of Heaven.
I liked the idea. Of celestial warriors. In fact, I found myself wishing Lewis or someone had written such a book. About an angel teaching and training his young apprentice while fulfilling their roles as guardians of humankind, but with an urban twist.
So, off to Poor Richard’s, my favorite local used bookstore, for such a book. Searching, searching, searching. Rats. Nothing. 
While digging around, careful not to get splinters from the plywood shelves, I came across a battered paperback on angelic lore from various cultures. And there it was. From the High Middle Ages in Europe came a description of a lower caste of angels said to control the four elements: earth, fire, wind, and water. Sounded like Jedi knights with halos.
I was hooked. Fate decided that I needed to write the book I was searching for.

Stupid Fate

But I didn’t want goody-goody angels. I even wrote, in huge letters across the top of my first page: “No Touched by An Angel allowed.” I wanted a down-to-earth type of angels who did the mundane, day-to-day guardianship stuff the other angels were too busy to take care of, with a strong emphasis on the delightful friction that occurs when the everyday rubs up against the supernatural.
Sorry Darby, I picture Sean Connery when I read
about Basil. This is the best pic I could find,
just minus the beard and mustache.
And I knew the story must incorporate a master and apprentice, knight and squire, father and son type of relationship. The archetypical champion and his wise sage had intrigued me even before Joseph Campbell made me aware of the hero’s journey.
So I began writing what was to become my first book, Griffin Rising, that weekend; a tale about a young apprentice angel with serious self esteem issues and his coming of age under the tutelage of a larger-then-life mentor, interwoven with a charming love story between Griffin and the mortal girl next door.
And thus angst-ridden Griffin and noble Basil and sweet Katie and everyone else in the book started talking.
To me. 
In my head.
All the time.
This is how I picture Griffin, except with darker hair.
Like children when you are trying to make a phone call.

Since my angels (or as I sometimes referred to them after a long writing session, the boys) had both their feet on the ground (so to speak), I decided they should belong to sub-caste of angels, the very lowest of the lows. Terra Angeli: Latin for Earth Angels. Now the belief in angelic beings can be found in many of the world’s religions and I borrowed freely from Judaism, Christianity, Islam, and Hinduism. My Prologue gave a nod to the early Christian writing The Celestial Hierarchy and with my background in anthropology, any and all world cultures were grist for my mill, to be sure.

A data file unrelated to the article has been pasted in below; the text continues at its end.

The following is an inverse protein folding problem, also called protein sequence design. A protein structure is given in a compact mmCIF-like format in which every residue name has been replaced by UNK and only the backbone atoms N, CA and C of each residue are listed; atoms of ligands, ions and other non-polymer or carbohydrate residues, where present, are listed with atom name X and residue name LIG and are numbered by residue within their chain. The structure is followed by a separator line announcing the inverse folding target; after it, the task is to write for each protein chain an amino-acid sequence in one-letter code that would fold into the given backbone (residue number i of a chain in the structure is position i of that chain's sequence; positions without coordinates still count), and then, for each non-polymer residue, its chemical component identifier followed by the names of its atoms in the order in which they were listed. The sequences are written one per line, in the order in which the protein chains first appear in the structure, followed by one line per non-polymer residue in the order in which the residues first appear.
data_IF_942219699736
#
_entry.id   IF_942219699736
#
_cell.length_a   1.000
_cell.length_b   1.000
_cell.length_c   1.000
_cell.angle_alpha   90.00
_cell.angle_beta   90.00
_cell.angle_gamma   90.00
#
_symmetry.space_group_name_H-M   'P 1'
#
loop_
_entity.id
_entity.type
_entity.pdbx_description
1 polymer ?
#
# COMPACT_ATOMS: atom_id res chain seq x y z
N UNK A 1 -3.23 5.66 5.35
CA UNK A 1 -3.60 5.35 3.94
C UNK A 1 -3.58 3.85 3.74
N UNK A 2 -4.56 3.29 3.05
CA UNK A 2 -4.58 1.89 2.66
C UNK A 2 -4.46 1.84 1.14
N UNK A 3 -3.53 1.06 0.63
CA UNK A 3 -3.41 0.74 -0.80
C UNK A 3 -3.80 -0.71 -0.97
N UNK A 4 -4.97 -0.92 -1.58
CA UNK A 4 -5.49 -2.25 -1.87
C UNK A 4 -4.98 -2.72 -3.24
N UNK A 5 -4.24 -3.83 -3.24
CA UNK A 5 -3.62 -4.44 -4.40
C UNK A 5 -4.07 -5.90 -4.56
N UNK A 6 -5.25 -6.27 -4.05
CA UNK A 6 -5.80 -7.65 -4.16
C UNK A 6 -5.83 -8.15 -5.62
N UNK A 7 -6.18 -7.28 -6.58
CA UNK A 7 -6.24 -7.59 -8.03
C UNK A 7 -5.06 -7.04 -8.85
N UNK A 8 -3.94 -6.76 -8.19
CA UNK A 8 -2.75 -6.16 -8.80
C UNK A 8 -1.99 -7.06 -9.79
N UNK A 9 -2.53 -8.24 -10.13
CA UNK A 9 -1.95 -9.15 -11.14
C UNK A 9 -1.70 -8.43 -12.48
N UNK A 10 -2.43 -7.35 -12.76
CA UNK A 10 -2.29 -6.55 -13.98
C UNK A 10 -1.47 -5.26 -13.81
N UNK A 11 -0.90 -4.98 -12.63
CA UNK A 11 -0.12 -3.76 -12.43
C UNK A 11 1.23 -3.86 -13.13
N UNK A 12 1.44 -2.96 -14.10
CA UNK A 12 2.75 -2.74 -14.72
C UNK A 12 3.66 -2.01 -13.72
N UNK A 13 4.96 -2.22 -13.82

For example, the Terra Angeli were inspired by classical Sparta, the Irish myths of Cuchulainne, Finn and the Red Branch, the European feudal system, the Plains Indians of North America, and Great Britain’s Royal Air Force during World War Two.
Now fast forward three years: The second book in the series, Griffin’s Fire, will be released this month. The third book, Griffin’s Storm, is about ready to be sent to the editor. And I am already drafting the fourth and final book of Griffin’s adventures (no title yet). All in all, it has been a glorious ride!


Thank you sooo much for joining us today Darby, and thank you to all my readers too! I want to offer you all a chance to win an e-copy of Griffin Rising.  All you need to do is leave me a link to your favorite angel pic in the comments below.  At the end of the month I will use to pick someone to win an e-copy from Amazon.  Also please leave your email address so I have a way to contact you if you win.  Following is not required this time, but it is always appreciated!  So lets see those links so I can share the pics with everyone! (make sure you leave your comment with a link before 4/30)

Want to find out more about Darby? Go to my  interview  with her!


  1. Wow, your pics blew me away! Yes to the one of Griffin. Who is that - he's perfect! Best of luck with your the rest of your awesome A-Z Challenge!

    1. I don't know I stole the pic from my friend Melissa's Man Harem on her blog Books and Things. I will try to find out for you though. Thanks again for the post! Glad you like the pics. :)

  2. Hey, just stopped by to say hi from the challenge. I also like and believe in angels - in both shapes. :-)

  3. Jedi knights with halos--great phrase!
    Having fun with A-Z!

  4. I've always loved that picture! New follower here. I’m enjoying reading my fellow “A to Z”ers. I look forward to visiting again.


  5. My mother has multiple prints of this pic, as well as figurines of it. I'm always looking for new versions of it for her. :)